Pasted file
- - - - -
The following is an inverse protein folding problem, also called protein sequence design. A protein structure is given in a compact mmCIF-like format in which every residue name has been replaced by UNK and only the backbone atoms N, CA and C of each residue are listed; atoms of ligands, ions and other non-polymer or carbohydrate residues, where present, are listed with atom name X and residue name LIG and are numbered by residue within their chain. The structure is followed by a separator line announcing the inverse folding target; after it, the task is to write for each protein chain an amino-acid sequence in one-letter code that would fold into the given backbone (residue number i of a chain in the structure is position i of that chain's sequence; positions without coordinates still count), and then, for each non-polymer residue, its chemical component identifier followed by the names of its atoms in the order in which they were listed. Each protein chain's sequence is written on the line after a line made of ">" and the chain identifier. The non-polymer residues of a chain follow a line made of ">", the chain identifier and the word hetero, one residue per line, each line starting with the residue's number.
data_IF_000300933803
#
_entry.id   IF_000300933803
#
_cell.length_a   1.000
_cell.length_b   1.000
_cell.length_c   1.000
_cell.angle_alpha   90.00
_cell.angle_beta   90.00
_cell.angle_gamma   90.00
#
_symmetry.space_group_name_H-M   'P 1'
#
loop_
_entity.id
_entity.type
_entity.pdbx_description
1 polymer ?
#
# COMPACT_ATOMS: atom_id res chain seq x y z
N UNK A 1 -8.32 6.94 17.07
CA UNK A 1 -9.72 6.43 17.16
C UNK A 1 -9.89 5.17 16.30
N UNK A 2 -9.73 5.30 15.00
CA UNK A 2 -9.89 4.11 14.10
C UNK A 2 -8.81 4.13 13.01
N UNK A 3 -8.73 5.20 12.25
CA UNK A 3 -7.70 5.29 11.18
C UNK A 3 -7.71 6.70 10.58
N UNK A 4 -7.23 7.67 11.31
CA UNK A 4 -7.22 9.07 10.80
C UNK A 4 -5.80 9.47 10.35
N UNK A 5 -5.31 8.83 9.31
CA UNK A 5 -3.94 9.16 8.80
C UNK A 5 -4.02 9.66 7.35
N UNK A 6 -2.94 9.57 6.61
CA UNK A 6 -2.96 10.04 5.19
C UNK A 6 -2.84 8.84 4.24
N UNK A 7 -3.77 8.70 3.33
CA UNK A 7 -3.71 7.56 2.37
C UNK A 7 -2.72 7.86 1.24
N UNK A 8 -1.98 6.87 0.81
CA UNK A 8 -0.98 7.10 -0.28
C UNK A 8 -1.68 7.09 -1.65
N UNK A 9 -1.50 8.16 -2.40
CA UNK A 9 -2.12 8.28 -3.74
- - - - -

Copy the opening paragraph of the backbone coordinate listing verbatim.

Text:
The following is an inverse protein folding problem, also called protein sequence design. A protein structure is given in a compact mmCIF-like format in which every residue name has been replaced by UNK and only the backbone atoms N, CA and C of each residue are listed; atoms of ligands, ions and other non-polymer or carbohydrate residues, where present, are listed with atom name X and residue name LIG and are numbered by residue within their chain. The structure is followed by a separator line announcing the inverse folding target; after it, the task is to write for each protein chain an amino-acid sequence in one-letter code that would fold into the given backbone (residue number i of a chain in the structure is position i of that chain's sequence; positions without coordinates still count), and then, for each non-polymer residue, its chemical component identifier followed by the names of its atoms in the order in which they were listed. Each protein chain's sequence is written on the line after a line made of ">" and the chain identifier. The non-polymer residues of a chain follow a line made of ">", the chain identifier and the word hetero, one residue per line, each line starting with the residue's number.